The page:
The following list presents the set of features which are currently available in
| | Promote a one-to-one call with two users into a group call with more than two users | ✔️ | ✔️ | ✔️ | | Join a group call after it has started | ✔️ | ✔️ | ✔️ | | Invite another VoIP participant to join an ongoing group call | ✔️ | ✔️ | ✔️
-| | Turn your video on/off | ✔️ | ✔️ | ✔️
+| Mid call control | Turn your video on/off | ✔️ | ✔️ | ✔️
| | Mute/Unmute mic | ✔️ | ✔️ | ✔️ | | Switch between cameras | ✔️ | ✔️ | ✔️ | | Local hold/un-hold | ✔️ | ✔️ | ✔️
The following list presents the set of features which are currently available in
| | Place a group call with PSTN participants | ✔️ | ✔️ | ✔️ | | Promote a one-to-one call with a PSTN participant into a group call | ✔️ | ✔️ | ✔️ | | Dial-out from a group call as a PSTN participant | ✔️ | ✔️ | ✔️
-| General | Test your mic, speaker, and camera with an audio testing service (available by calling 8:echo123) | ✔️ | ✔️ | ✔️
+| General | Test your mic, speaker, and camera with an audio testing service (available by calling 8:echo123) | ✔️ | ✔️ | ✔️
+| Device Management | Ask for permission to use audio and/or video | ✔️ | ✔️ | ✔️
+| | Get camera list | ✔️ | ✔️ | ✔️
+| | Set camera | ✔️ | ✔️ | ✔️
+| | Get selected camera | ✔️ | ✔️ | ✔️
+| | Get microphone list | ✔️ | ✔️ | ✔️
+| | Set microphone | ✔️ | ✔️ | ✔️
+| | Get selected microphone | ✔️ | ✔️ | ✔️
+| | Get speakers list | ✔️ | ✔️ | ✔️
+| | Set speaker | ✔️ | ✔️ | ✔️
+| | Get selected speaker | ✔️ | ✔️ | ✔️
+| Video Rendering | Render single video in many places (local camera or remote stream) | ✔️ | ✔️ | ✔️
+| | Set / update scaling mode | ✔️ | ✔️ | ✔️
+| | Render remote video stream | ✔️ | ✔️ | ✔️
++ ## JavaScript calling client library support by OS and browser
-The following table represents the set of supported browsers and versions which are currently available.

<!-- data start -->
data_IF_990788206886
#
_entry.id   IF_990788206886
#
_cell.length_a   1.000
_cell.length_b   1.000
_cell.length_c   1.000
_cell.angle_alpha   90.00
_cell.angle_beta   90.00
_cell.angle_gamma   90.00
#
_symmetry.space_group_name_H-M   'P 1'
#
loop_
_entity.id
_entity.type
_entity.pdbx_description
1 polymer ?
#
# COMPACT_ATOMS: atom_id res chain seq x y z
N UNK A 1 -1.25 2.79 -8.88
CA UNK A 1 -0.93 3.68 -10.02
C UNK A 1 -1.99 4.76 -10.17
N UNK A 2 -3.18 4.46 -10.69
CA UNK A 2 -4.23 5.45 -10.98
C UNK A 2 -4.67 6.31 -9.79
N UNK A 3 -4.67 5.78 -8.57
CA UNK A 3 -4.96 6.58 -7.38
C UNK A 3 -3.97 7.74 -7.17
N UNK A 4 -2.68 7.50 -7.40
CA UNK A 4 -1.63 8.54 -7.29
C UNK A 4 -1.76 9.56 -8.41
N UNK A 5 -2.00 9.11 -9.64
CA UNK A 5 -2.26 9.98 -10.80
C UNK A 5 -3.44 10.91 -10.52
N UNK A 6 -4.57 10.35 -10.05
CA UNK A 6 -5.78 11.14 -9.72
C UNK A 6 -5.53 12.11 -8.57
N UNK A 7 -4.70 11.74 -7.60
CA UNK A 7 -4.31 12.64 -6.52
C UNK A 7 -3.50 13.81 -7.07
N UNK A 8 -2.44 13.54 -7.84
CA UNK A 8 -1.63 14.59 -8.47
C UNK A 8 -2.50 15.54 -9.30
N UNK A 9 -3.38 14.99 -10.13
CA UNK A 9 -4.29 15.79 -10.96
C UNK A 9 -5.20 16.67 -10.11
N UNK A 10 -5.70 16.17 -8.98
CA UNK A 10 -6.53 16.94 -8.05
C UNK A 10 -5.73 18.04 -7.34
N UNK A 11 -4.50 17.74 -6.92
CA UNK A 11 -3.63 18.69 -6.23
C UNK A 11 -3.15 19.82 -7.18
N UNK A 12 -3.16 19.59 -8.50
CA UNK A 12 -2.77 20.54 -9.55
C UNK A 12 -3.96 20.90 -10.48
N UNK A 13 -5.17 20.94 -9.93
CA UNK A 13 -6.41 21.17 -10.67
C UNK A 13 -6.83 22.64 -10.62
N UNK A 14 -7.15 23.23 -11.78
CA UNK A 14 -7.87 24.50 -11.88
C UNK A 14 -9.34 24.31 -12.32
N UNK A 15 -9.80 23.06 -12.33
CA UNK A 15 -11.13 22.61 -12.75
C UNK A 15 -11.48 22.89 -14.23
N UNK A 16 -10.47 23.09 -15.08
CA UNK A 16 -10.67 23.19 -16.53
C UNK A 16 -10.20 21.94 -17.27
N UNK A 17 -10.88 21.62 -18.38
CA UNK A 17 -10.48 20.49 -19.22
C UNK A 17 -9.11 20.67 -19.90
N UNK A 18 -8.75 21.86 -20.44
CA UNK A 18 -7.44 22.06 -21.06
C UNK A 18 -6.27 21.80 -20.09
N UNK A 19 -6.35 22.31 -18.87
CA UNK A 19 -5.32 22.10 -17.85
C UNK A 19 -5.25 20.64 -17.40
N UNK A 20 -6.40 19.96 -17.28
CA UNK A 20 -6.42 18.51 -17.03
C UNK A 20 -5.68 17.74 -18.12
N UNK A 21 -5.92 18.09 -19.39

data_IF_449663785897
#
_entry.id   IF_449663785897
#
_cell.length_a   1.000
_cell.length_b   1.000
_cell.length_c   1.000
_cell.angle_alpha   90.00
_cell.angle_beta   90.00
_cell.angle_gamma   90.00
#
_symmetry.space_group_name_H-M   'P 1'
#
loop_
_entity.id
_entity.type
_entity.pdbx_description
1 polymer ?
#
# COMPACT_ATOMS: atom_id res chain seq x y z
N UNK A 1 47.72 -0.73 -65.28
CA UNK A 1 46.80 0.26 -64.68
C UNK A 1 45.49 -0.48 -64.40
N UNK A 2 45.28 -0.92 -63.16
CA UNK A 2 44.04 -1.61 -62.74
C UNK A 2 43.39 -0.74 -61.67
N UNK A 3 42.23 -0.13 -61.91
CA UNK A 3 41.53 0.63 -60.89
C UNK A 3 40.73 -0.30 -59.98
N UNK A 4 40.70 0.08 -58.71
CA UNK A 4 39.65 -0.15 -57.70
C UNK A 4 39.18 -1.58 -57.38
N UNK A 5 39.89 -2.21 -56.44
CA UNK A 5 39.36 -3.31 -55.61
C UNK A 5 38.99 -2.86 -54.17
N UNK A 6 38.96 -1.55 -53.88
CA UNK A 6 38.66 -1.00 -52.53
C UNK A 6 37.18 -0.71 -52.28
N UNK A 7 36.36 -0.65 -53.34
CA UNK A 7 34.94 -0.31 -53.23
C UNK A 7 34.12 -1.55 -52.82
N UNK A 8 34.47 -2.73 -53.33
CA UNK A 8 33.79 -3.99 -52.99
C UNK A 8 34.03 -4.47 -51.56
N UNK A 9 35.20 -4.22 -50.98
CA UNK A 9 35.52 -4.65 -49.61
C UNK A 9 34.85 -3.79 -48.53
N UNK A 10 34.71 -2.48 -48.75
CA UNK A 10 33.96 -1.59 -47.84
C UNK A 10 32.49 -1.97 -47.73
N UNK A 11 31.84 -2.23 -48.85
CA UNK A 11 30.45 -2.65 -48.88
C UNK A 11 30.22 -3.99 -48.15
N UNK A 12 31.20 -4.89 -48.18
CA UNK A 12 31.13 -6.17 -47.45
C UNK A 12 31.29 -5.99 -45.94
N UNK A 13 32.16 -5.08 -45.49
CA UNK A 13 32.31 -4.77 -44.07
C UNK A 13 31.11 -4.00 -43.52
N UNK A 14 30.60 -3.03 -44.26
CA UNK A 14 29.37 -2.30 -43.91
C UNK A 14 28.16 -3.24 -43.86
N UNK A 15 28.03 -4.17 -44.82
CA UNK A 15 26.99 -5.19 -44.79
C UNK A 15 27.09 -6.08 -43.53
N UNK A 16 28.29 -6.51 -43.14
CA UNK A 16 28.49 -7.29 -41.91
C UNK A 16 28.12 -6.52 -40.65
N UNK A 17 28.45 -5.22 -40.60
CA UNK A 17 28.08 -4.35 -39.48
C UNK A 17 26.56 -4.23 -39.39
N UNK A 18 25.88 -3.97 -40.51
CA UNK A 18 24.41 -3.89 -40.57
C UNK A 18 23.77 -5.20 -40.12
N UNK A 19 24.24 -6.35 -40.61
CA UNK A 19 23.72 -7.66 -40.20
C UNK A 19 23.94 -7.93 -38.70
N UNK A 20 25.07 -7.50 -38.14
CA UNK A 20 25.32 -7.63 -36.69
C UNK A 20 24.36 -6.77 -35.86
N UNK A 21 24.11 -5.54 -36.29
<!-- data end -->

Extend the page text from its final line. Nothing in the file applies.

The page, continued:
+The following table represents the set of supported browsers which are currently available. We support the most recent three versions of the browser unless otherwise indicated.
+
+| | Chrome | Safari* | Edge (Chromium) |
+| -- | -| | -- |
+| Andriod | ✔️ | ❌ | ❌ |
+| iOS | ❌ | ✔️**** | ❌ |
+| macOS*** | ✔️ | ✔️** | ❌ |
+| Windows*** | ✔️ | ❌ | ✔️ |
+| Ubuntu/Linux | ✔️ | ❌ | ❌ |
+
+*Safari versions 13.1+ are supported.
-| | Windows | macOS | Ubuntu | Linux | Android | iOS | iPad OS|
-| -- | - | -- | - | | | | -|
-| **Calling client library** | Chrome*, new Edge | Chrome*, Safari** | Chrome* | Chrome* | Chrome* | Safari** | Safari** |
+**Safari 14+/macOS 11+ needed for outgoing video support.
+***Outgoing screen sharing is supported only on desktop platforms (Windows, macOS, and Linux), regardless of the browser version, and is not supported on any mobile platform (Android, iOS, iPad, and tablets).
-*Note that the latest version of Chrome is supported in addition to the previous two releases.<br/>
+****An iOS app on Safari can't enumerate/select mic and speaker devices (for example, Bluetooth); this is a limitation of the OS, and there's always only one device.
-**Note that Safari versions 13.1+ are supported. Outgoing video for Safari macOS is not yet supported, but it is supported on iOS. Outgoing screen sharing is only supported on desktop iOS. 1:1 and group calls currently are not available on Safari.
## Calling client - browser security model
data-factory Tutorial Incremental Copy Overview https://github.com/MicrosoftDocs/azure-docs/commits/master/articles/data-factory/tutorial-incremental-copy-overview.md
Last updated 01/22/2018
# Incrementally load data from a source data store to a destination data store In a data integration solution, incrementally (or delta) loading data after an initial full data load is a widely used scenario. The tutorials in this section show you different ways of loading data incrementally by using Azure Data Factory.
dms Tutorial Sql Server To Azure Sql https://github.com/MicrosoftDocs/azure-docs/commits/master/articles/dms/tutorial-sql-server-to-azure-sql.md
You will learn how to:
[!INCLUDE [online-offline](../../includes/database-migration-service-offline-online.md)]
-This article describes an offline migration from SQL Server to a database in Azure SQL Database. For an online migration, see [Migrate SQL Server to Azure SQL Database online using DMS](tutorial-sql-server-azure-sql-online.md).
+This article describes an offline migration from SQL Server to a database in Azure SQL Database.
+
+In our continued effort to provide you with the best migration experience, we replaced SQL Server to Azure SQL Database online migration with robust and reliable offline (that is, onetime) migration. With this method, you might incur migration downtime during the database migration.
+
+Azure Database Migration Service provides estimated downtimes for the selected databases. If the downtimes don't fit within your constraints, we recommend that you consider migrating to Azure SQL Managed Instance, which provides online migration, to minimize your downtime and migration cutover time.